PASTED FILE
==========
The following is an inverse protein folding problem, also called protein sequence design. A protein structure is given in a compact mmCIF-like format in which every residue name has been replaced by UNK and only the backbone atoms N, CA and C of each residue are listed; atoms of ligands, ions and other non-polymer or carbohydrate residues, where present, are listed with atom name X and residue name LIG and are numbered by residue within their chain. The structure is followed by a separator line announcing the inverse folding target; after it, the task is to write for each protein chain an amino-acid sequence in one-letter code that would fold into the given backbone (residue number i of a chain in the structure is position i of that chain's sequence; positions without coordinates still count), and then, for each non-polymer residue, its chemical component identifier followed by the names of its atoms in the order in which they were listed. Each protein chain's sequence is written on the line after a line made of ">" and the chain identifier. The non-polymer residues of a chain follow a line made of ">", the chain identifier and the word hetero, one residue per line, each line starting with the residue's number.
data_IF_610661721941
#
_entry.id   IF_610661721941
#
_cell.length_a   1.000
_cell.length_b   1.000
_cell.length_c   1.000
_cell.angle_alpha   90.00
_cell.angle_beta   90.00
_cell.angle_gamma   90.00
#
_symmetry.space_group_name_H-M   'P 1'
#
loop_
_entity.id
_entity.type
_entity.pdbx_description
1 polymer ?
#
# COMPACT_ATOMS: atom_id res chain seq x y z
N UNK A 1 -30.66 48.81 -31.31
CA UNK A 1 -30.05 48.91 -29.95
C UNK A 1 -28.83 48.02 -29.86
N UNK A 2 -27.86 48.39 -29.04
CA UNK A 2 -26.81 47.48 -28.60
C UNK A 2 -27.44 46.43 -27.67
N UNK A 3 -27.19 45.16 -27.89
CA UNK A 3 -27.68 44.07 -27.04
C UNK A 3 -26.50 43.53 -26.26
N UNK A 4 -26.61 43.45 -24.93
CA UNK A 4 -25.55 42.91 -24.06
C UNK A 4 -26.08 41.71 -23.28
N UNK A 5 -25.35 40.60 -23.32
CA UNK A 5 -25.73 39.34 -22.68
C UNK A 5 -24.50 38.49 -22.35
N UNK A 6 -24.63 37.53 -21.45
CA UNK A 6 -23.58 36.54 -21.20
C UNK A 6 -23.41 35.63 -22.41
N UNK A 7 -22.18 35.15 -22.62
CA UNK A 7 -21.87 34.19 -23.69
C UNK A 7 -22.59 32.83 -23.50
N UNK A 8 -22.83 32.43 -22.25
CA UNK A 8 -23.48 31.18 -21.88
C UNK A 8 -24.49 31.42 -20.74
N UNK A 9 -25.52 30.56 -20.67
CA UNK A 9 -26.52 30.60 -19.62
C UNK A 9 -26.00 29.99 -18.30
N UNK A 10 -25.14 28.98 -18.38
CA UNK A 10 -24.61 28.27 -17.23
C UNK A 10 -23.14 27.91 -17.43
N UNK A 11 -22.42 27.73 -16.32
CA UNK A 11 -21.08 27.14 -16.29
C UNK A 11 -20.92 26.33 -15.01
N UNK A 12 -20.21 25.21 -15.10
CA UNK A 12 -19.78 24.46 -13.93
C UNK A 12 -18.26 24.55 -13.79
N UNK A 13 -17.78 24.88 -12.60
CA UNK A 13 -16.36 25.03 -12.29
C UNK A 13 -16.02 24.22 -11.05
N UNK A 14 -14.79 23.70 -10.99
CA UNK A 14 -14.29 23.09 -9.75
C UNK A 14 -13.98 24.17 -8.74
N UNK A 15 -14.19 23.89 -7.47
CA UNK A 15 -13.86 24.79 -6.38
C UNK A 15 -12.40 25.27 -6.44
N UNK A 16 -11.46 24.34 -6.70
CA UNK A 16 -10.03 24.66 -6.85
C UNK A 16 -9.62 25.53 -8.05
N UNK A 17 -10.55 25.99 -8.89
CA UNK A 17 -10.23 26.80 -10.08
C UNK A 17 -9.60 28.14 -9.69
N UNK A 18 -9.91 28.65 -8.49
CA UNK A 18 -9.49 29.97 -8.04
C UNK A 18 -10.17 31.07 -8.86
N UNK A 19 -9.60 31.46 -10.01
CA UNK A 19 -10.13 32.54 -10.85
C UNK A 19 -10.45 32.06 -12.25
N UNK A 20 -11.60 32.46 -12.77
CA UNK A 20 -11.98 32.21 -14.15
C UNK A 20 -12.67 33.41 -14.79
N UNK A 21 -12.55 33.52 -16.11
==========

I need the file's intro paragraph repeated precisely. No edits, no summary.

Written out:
The following is an inverse protein folding problem, also called protein sequence design. A protein structure is given in a compact mmCIF-like format in which every residue name has been replaced by UNK and only the backbone atoms N, CA and C of each residue are listed; atoms of ligands, ions and other non-polymer or carbohydrate residues, where present, are listed with atom name X and residue name LIG and are numbered by residue within their chain. The structure is followed by a separator line announcing the inverse folding target; after it, the task is to write for each protein chain an amino-acid sequence in one-letter code that would fold into the given backbone (residue number i of a chain in the structure is position i of that chain's sequence; positions without coordinates still count), and then, for each non-polymer residue, its chemical component identifier followed by the names of its atoms in the order in which they were listed. Each protein chain's sequence is written on the line after a line made of ">" and the chain identifier. The non-polymer residues of a chain follow a line made of ">", the chain identifier and the word hetero, one residue per line, each line starting with the residue's number.